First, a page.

Cardus Education Survey 2016

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cardus-logoSince 2011, Cardus Education has led the way in measuring graduate outcomes from the religious independent schools, including evangelical Protestant, Catholic independent, and religious homeschool. This is the fourth report drawing upon Cardus Education Survey (CES) data, a testament that we still believe that if “something is worth doing, it is worth measuring.” It is also worth continually measuring because times change. And while there are many findings in the following report that are similar to those found in the 2012 report, you may notice a slight change of focus.

In previous reports we looked at the vision and mission statements of both public and independent schools to highlight how the religious independent schools were, indeed, meeting both their own expectations and the expectations of the public schools. That is, they were forming graduates who were thoughtful and civically minded, concerned with personal growth and contributors to the public good. In many instances, the religious independent school graduates did these just as well or better than their public school peers. Earlier reports also focused upon the “myths” surrounding religious school graduates and used the data from the Cardus Education Survey to debunk them. That religious school graduates were fundamentalists cloistered within homogenous communities was (and continues to be) simply not true.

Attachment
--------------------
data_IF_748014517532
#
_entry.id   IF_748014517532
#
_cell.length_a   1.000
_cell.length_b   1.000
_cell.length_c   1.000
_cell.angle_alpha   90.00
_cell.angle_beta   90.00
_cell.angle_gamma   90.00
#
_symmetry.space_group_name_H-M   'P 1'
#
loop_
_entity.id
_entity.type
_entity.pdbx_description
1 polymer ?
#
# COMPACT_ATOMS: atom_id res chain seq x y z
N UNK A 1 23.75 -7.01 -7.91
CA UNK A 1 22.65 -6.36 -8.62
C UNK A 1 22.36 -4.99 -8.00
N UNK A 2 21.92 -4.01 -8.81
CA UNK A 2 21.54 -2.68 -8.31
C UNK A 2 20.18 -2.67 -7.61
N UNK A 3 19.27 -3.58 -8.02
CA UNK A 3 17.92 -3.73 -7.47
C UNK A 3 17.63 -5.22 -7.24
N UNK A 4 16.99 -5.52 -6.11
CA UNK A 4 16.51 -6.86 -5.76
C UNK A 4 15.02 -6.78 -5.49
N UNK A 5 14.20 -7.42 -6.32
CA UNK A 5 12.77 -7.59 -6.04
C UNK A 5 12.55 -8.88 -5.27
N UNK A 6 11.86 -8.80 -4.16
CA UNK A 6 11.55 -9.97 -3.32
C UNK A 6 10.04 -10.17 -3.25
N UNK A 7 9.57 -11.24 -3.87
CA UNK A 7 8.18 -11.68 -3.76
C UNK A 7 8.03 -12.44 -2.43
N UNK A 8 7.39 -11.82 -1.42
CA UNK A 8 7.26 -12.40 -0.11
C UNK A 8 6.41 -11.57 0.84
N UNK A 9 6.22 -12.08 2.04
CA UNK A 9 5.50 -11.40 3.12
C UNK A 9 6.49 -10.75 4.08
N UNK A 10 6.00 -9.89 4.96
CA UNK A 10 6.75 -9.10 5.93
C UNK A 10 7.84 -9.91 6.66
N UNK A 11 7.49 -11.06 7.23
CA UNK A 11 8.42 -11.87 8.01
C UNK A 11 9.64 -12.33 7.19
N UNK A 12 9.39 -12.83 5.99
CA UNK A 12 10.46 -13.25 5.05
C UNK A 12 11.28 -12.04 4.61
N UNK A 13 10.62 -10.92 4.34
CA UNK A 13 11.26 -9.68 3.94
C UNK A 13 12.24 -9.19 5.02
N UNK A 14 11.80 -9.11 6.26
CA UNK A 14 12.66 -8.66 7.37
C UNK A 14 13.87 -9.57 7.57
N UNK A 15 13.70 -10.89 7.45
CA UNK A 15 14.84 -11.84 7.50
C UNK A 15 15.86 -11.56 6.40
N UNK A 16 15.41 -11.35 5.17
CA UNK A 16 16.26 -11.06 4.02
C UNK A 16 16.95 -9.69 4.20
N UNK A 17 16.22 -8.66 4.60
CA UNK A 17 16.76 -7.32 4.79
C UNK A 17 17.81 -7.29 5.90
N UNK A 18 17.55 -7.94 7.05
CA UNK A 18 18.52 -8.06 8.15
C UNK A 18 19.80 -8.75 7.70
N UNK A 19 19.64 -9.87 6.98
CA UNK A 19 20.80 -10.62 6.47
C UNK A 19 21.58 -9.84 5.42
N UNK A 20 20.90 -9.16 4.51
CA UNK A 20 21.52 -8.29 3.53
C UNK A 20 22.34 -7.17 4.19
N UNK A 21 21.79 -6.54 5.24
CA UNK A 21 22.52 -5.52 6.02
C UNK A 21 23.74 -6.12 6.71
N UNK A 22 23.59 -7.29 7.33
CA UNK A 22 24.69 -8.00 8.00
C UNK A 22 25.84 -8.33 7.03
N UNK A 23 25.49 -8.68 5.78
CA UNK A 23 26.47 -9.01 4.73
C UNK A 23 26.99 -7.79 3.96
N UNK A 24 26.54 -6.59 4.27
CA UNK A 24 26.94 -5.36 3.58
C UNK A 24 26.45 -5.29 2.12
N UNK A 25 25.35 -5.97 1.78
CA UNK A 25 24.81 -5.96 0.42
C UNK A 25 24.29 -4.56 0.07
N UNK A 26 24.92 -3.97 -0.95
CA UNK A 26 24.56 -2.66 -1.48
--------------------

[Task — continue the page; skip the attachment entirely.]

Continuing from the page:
In this report our goal is to provide a “fuller picture of Canadian graduates.” That is, too many studies of graduate outcomes provide a reductive analysis of how well education prepares one for a good job. While this matters, our report enfolds graduate job and income findings into a much broader, multi-dimensional focus that additionally looks at the school effects on political involvement and religious orientation, habits of home and social ties, levels of trust in institutions, and how much a graduate gives of his or her time and resources. In other words, we want to go beyond a two-dimensional analysis and give you a fuller picture of how Canada’s graduates are being prepared for adult life together

Finally, the following report provides reasons for both celebration and concern to each school sector. We have refrained from editorializing and weighing in on the data with interpretations and evaluation throughout. So while this report casts light on the various educational sectors, it also holds up a mirror to each sector.

Cardus Education Survey 2016


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